“Why We Will Always Love You, Vera Knightville” by Stace Budzko

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About the Author
Stace Budzko has been published or is forthcoming in Fiction Attic Press Anthology, Southeast Review, Inch, The Journal of Compressed Arts, Blip, Quiddity, Versal, Bridport Prize Anthology, Upstreet, Necessary Fiction, Prime Number, Norton Anthology of Hint Fiction, Press 53, PANK, Hobart, elimae, The Los Angeles Review, Night Train, The Collagist, Rose Metal Press Field Guide to Flash Fiction, Flash Fiction Forward, Brevity & Echo and elsewhere. The screen adaptations of his stories, “How to Set a House on Fire,” “North End, 2010” and “Why I Don’t Keep a Daily Planner” have garnered numerous honors and awards as well as art and festival showcases. At present, he teaches and coordinates The Creative Writers Workshop at Emerson College.
Why We Will Always Love You, Vera Knightville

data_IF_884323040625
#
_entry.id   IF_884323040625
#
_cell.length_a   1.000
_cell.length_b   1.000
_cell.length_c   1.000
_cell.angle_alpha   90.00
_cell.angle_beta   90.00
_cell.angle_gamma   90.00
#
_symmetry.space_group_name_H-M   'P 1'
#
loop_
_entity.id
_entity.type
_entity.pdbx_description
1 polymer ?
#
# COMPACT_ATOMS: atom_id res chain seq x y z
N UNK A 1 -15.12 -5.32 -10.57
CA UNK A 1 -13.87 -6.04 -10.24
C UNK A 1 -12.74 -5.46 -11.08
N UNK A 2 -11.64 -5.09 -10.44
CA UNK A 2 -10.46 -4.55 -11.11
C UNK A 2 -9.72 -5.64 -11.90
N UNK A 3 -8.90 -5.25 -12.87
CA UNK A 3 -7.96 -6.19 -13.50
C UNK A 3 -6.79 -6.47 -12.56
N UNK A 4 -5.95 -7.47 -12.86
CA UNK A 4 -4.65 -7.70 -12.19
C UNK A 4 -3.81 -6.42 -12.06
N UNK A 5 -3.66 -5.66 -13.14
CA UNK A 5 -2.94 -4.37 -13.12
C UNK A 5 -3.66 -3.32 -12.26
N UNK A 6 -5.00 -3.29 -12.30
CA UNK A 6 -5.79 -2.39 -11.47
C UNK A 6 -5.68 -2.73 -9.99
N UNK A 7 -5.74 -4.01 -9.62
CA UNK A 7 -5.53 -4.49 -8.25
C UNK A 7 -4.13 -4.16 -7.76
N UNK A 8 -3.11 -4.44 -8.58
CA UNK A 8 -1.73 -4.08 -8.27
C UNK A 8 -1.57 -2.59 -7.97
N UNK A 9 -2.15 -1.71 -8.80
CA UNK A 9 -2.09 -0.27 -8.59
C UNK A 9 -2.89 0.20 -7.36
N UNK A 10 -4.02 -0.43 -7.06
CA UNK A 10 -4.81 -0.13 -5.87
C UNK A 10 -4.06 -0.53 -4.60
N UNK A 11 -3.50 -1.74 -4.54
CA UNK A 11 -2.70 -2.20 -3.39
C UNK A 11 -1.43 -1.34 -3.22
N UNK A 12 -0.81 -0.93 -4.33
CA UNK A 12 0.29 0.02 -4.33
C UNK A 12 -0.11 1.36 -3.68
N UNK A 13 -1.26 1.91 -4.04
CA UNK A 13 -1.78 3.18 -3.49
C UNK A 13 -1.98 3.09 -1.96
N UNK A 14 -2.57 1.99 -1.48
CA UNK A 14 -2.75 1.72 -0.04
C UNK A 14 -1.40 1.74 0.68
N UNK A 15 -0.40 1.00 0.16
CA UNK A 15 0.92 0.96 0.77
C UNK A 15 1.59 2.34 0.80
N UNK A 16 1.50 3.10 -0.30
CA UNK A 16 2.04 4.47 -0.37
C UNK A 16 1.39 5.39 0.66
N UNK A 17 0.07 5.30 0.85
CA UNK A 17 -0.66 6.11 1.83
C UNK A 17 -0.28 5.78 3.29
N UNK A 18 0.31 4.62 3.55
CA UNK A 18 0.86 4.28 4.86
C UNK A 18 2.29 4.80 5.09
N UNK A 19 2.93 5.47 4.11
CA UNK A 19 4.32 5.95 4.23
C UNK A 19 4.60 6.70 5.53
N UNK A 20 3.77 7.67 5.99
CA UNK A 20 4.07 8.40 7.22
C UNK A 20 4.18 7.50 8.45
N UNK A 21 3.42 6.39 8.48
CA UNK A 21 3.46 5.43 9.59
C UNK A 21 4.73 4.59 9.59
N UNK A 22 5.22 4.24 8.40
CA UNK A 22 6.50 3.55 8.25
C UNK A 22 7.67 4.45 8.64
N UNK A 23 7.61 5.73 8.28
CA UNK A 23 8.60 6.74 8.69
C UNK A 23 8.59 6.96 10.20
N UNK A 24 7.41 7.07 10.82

Because back then we could show up at your trailer any time, any day, on weekends, on holidays. Because while your kids were scampering about in newspaper diapers we were scoring pin joints for three dollars a pop. Because how-do-you-do’s were kept at a minimum, because questions about books or parents or tomorrow were never asked. And most certainly because you always supplied us with the sweetest kind bud. So yeah, when I say we will always love you, Vera Knightville, I mean this. And I think I can speak for all of us when I say this has nothing to do with the fact that Jimmy Gallagher, nearly gray, still lives at home and spends his days cutting beaver figures out of logs with a chainsaw. This has nothing to do with you. At the same time this is not about Mark Trophy, who continues to scream around your neighborhood in the same Volkswagen blasting Van Halen, twin boys in tow. Although you’ve been gone for some time you weren’t the cause of this. In fact, others like Raymond Stills and Charlie Carroll only ended up living in cabins off the grid because they liked to shoot guns without the hassle. Again – not your fault. As for me, there’s this takeaway: we had to laugh to look at each other. In those strange and wonderful visits, when you were smoking us with whatever, there’s shame in every home lines, I would be the first on the floor, hysterical. So maybe because of this silly truth, or perhaps because how dope is being slung today, so impersonally, the reality of some mother just trying to feed her family is not so funny any more.


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